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Fluid Journal : Fluid Journal 2005-2007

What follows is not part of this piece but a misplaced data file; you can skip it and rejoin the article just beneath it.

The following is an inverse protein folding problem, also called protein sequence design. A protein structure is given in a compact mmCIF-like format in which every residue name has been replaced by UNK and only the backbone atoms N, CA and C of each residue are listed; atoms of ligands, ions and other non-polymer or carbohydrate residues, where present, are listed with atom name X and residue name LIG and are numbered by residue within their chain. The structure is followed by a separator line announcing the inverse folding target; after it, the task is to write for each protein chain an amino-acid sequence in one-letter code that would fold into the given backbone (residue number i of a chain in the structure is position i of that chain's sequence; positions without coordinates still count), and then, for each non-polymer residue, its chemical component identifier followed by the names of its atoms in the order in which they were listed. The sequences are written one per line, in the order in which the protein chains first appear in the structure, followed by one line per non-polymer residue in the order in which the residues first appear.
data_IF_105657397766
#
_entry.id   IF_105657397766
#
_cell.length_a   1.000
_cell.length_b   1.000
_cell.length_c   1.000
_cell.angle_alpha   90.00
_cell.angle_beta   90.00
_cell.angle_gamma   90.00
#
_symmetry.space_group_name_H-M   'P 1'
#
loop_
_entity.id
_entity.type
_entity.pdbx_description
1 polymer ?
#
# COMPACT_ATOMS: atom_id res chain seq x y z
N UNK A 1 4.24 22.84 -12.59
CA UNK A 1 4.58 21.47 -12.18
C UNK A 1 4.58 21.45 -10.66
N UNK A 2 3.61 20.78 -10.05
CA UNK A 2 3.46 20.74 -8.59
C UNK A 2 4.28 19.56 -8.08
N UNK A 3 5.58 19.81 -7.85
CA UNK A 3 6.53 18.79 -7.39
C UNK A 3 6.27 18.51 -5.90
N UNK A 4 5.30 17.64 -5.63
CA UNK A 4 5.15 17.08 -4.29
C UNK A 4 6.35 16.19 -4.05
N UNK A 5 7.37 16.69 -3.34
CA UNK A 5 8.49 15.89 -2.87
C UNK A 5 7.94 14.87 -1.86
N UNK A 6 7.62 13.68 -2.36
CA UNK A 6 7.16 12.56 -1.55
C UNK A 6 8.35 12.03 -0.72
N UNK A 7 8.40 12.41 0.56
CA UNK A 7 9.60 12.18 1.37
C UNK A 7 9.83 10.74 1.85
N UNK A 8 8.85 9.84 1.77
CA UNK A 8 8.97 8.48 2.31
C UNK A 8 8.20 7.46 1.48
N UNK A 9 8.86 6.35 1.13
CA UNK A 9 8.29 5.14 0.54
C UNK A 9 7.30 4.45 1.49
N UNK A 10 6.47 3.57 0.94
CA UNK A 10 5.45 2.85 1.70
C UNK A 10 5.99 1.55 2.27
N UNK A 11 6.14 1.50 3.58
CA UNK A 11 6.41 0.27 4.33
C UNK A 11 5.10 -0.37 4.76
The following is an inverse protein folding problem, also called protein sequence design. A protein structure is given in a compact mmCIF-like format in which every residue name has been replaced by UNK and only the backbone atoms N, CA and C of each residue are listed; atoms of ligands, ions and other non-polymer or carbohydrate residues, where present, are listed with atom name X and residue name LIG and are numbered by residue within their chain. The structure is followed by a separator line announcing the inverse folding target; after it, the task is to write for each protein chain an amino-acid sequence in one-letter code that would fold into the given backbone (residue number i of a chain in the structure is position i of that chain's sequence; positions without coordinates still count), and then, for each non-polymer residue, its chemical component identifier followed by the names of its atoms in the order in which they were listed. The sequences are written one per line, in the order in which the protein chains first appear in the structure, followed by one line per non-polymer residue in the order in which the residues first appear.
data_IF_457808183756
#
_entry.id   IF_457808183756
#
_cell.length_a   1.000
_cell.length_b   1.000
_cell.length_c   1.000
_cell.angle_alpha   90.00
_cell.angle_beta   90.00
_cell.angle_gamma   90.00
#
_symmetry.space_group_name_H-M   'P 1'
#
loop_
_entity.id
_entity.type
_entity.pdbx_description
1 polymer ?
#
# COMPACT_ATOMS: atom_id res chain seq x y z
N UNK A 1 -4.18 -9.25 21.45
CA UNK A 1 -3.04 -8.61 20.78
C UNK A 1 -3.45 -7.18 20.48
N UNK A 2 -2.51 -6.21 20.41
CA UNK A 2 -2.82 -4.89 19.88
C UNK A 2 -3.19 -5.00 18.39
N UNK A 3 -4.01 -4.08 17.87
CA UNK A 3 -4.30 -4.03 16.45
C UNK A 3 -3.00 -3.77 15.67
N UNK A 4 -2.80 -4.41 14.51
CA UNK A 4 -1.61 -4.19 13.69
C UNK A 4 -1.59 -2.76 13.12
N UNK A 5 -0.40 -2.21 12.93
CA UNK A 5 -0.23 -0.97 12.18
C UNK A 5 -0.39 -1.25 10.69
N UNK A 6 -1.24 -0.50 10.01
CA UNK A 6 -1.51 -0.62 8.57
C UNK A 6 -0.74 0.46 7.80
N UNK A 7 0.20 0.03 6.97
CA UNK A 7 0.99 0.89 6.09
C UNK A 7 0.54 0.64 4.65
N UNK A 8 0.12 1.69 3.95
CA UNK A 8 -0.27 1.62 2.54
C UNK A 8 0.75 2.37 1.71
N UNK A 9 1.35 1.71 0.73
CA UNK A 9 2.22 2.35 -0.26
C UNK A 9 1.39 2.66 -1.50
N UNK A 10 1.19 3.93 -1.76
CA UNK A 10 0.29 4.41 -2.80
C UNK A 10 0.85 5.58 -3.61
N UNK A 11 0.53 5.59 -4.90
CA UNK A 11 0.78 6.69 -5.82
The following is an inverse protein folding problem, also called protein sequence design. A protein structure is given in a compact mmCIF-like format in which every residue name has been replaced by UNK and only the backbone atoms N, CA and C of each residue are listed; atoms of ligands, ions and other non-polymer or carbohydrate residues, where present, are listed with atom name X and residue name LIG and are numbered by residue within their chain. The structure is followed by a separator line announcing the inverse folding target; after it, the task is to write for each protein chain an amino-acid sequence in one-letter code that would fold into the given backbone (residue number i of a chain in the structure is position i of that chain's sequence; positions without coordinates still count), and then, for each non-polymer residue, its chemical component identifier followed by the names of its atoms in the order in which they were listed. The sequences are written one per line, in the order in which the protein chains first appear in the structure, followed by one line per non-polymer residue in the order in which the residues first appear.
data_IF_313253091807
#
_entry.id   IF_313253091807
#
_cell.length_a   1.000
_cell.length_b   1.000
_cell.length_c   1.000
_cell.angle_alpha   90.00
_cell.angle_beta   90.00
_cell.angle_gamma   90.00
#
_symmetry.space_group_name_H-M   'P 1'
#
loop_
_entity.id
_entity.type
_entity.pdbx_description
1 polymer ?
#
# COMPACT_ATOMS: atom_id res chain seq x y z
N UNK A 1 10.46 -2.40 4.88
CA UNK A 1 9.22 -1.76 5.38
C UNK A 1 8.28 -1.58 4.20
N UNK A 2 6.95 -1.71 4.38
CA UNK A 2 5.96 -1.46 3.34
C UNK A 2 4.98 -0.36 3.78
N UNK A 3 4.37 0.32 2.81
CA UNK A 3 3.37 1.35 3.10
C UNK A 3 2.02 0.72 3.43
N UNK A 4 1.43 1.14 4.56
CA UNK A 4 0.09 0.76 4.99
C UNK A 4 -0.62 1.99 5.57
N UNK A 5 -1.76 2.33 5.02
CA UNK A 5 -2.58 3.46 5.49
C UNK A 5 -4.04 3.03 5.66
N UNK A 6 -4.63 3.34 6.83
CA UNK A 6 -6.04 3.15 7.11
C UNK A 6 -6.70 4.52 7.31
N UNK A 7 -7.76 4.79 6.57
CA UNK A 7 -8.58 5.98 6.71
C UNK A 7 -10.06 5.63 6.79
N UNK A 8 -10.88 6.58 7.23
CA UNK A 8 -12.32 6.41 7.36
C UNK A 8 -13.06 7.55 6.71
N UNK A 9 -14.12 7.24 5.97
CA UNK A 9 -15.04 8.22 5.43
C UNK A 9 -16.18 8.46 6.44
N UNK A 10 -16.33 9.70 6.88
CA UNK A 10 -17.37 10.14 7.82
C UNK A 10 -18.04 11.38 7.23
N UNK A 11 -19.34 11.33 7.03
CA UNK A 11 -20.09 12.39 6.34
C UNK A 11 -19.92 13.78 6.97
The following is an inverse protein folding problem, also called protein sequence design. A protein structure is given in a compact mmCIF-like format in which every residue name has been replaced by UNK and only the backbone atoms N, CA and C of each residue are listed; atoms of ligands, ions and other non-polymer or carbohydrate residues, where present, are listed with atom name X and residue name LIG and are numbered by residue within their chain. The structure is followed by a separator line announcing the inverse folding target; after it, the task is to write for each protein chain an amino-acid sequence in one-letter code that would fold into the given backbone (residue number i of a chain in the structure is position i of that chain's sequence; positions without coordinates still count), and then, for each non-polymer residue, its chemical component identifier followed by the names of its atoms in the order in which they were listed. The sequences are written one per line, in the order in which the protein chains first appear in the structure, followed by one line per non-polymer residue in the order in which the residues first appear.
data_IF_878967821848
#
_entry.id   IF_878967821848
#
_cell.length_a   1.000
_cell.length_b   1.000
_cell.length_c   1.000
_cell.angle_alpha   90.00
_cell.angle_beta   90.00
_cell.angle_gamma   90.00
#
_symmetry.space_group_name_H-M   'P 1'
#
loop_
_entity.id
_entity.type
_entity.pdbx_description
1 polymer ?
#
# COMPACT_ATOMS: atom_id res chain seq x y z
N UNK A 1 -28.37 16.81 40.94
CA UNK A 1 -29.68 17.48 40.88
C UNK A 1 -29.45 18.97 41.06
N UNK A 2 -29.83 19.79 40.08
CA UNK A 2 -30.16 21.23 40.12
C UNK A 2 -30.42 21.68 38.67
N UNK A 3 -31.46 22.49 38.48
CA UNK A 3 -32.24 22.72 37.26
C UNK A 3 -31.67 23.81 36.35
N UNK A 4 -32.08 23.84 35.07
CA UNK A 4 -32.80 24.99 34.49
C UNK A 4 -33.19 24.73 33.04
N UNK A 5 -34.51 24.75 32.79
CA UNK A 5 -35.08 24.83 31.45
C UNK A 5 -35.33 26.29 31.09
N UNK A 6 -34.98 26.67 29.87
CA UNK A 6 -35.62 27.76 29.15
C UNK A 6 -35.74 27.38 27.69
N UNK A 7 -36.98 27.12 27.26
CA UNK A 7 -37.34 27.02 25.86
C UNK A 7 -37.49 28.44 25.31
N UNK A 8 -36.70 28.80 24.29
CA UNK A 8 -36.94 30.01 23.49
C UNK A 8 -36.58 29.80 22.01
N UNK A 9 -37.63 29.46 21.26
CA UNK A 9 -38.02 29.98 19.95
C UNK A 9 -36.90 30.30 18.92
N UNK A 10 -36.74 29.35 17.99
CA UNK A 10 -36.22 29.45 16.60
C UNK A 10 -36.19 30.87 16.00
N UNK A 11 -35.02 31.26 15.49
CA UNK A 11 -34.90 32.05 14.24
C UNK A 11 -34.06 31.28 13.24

Spring 2005 Variable-rate N Management: One Option For Better Profits Drs. James Schepers and John Shanahan Also increases N-use efficiency and minimizes potential environmental consequences. Fluid Journal 1 Deciding where and how much N to variably apply is probably the biggest challenge facing producers. If they are confined to using a soil-based N management strategy, producers either have to plan for an average year or perhaps try to compensate for moderately extreme conditions. If water availability is the limiting factor, it is probably best to Summary: Variable-rate nitrogen (N) management seemingly has many positive attributes, but is only slowly being adopted by producers. The primary reason at this time is probably the lack of a consistently adequate economic incentive unless high-value crops are involved. Several commercial products and approaches are available to help producers evaluate the technologies. These include components that might be used to assess N needs, make variable-rate N recommendations, and/or variably apply products for individuals who would like to build their own management programs. Others include commercial services that provide a comprehensive package of activities for producers who are not prepared to handle the intimidation component of new technologies or find it more convenient and less risky to hire others to provide the services. Users of the technologies have multiple options in terms of which inputs to the N recommendation process might logically include a spatial component and which do not. plan for an average year because more favorable water conditions for the crop will also result in additional mineralization. For crops like corn, sorghum, and wheat, a late-season N stress will reduce grain protein content considerably more than it will yield. There probably isn't a right or a wrong way to make variable-rate N fertilizer recommendations because so much depends on the local situation, information available, and availability of someone with Geographic Information System (GIS) skills to analyze and help integrate the information. Considerations to make Yield goal. A uniform yield goal for the field is commonly used and probably is the least appropriate considering the sophistication and capabilities of variable-rate fertilizer application equipment. Yield maps from previous years can provide useful information related to yield stability. Maps with four to six yield categories are usually appropriate depending on the size of the field. If a management zone approach is used for soil sampling and making nutrient applications, then it may be convenient to develop a yield map with the same number of categories. An image taken during grain fill can be used to characterize the spatial variability that will likely occur in yield. Using this approach, someone would need to provide the yield goal for the field so that relative yield for each segment or area can be calculated and the yield redistributed to generate a proxy yield map. Another strategy being tested for estimating yield potential of corn is based on crop vigor at about the V8 growth stage. Crop normalized difference vegetation index (NDVI) values, along with growing degree days (GDD), are used to predict yield from which a fertilizer N recommendation is derived. This latter strategy seems to work for wheat in Oklahoma where winterkill can be an issue, but with corn the strategy needs additional evaluation in that corn yields are not usually related to plant population as much as they are to water status and climatic conditions later in the growing season. The applicability of this approach in corn is questionable because climatic records clearly illustrate that the difference between average and exceptional corn yields is having favorable light and temperature conditions during the grain filling period. Residual N. Responsible N management practices do not usually result in excessive residual N levels in the root zone at the end of the growing season. As such, residual soil N may be one of those inputs that is appropriately represented by an average for the field or that is proportioned according to soil color or other physical attributes. If management zones are delineated and soil samples are available for other purposes, then it might be appropriate to analyze soil samples at that level of resolution. Grid sampling for residual N is on the decline because of the cost and marginal value of the data. As such,
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